UK retail sales figures explained by ONS

Sale sign and shoppers
Image caption Retailing makes up just over 5% of the economy

Anyone pushing through the Christmas shopping crowds can see the scale of retailing in the UK. Online, out-of-town and on the High Street, shops and stores employ nearly three million people and account for a significant chunk of the economy.

Retailing is also seen as a unique indicator of consumer confidence. If people are spending money in the shops, says conventional wisdom, the economy as a whole must be on the up.

But how does the Office for National Statistics (ONS) measure such a huge and diverse sector and why should those figures be taken seriously?

The Retail Sales Index, produced monthly by ONS, is the most comprehensive survey of retailers, covering 95% of known turnover across the retail industry.

ONS asks 5,000 businesses across England, Wales and Scotland - including supermarkets, clothes stores, market stalls and online retailers - to provide their retail sales turnover for a particular period.

The figures are released midway through the following month, making the Retail Sales Index one of the earliest short-term measurements of the UK economy to be produced.

Data, not sentiment

The figures released provide an estimate of how much was spent (value) and how much was bought (volume) from British retailers. Further estimates of the amount spent online are also provided.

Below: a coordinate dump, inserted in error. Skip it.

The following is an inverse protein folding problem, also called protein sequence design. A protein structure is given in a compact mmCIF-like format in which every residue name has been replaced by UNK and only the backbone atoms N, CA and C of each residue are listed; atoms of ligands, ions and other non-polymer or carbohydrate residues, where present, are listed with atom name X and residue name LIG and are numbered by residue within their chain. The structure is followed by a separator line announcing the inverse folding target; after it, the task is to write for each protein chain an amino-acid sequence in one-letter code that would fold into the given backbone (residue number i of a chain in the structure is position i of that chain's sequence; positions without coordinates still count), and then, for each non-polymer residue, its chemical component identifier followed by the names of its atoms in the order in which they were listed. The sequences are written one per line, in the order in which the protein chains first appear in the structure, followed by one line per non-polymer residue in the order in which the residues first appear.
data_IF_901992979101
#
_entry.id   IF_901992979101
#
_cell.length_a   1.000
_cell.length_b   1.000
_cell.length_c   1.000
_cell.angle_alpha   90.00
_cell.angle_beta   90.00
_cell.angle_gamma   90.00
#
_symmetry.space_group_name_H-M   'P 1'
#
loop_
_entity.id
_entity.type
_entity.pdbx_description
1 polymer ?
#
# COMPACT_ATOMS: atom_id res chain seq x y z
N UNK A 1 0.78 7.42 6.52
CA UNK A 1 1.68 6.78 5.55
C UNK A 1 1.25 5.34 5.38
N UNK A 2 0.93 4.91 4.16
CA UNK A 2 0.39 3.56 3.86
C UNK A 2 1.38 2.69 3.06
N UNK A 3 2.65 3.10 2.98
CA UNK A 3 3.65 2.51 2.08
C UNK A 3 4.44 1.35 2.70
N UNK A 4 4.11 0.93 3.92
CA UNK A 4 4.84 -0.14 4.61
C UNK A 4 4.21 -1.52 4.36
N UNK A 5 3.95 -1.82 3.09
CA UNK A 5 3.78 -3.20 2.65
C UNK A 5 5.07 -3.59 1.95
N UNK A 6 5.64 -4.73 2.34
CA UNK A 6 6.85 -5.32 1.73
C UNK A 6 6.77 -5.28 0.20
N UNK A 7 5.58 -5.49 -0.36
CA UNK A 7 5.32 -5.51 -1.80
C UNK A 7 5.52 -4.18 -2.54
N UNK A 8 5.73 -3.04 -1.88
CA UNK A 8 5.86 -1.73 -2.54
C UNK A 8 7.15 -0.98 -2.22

Image caption Kate Davies is the statistician for retail sales at the Office for National Statistics

Accounting for 5.7% of gross domestic product (GDP), retail sales are used by the government, the Bank of England and the City of London as a key source of economic intelligence.

So it is essential for such an important and widely used measure to be credible and trusted. ONS produces the index independently of commercial or political influence, so users can be sure that the figures are presented without spin or bias.

It is also important that the figures are based on hard data - money in the tills, not sentiment or expectation.

So what have the figures been telling us? A good example in recent years has been how shoppers' habits have changed since the emergence of online retailing.

The online sector has seen significant growth, doubling its share of the market in the past five years. By October 2013, it accounted for around 10% of all retail sales in Britain with an average weekly spend of just over £650m.

Seasonal adjustments

As well as long-term trends, the Retail Sales Index can also show the volatility of the retail industry and the factors that can cause fluctuations in figures month-on-month.

Image caption While people enjoyed a mild October, it meant they delayed their winter purchases

For example, the entire index showed a fall of 0.7% in October, compared with September. Analysis of this data showed that the dip may have been due to milder weather conditions that we experienced during that month - which meant a delay in the number of people going out to buy their winter coats!

These seasonal effects can be measured even more accurately by the method of "seasonal adjustment". This means patterns that occur at a similar time each year - for example, the Christmas shopping rush - are removed.

This "smooths" the peaks and troughs from the numbers, and allows ONS to analyse and better explain monthly variations in the data.

At this frenetic time of year, it's just a pity that moderating influence can't be transferred to the shops themselves!

The opinions expressed are those of the author and are not held by the BBC unless specifically stated. The material is for general information only and does not constitute investment, tax, legal or other form of advice.

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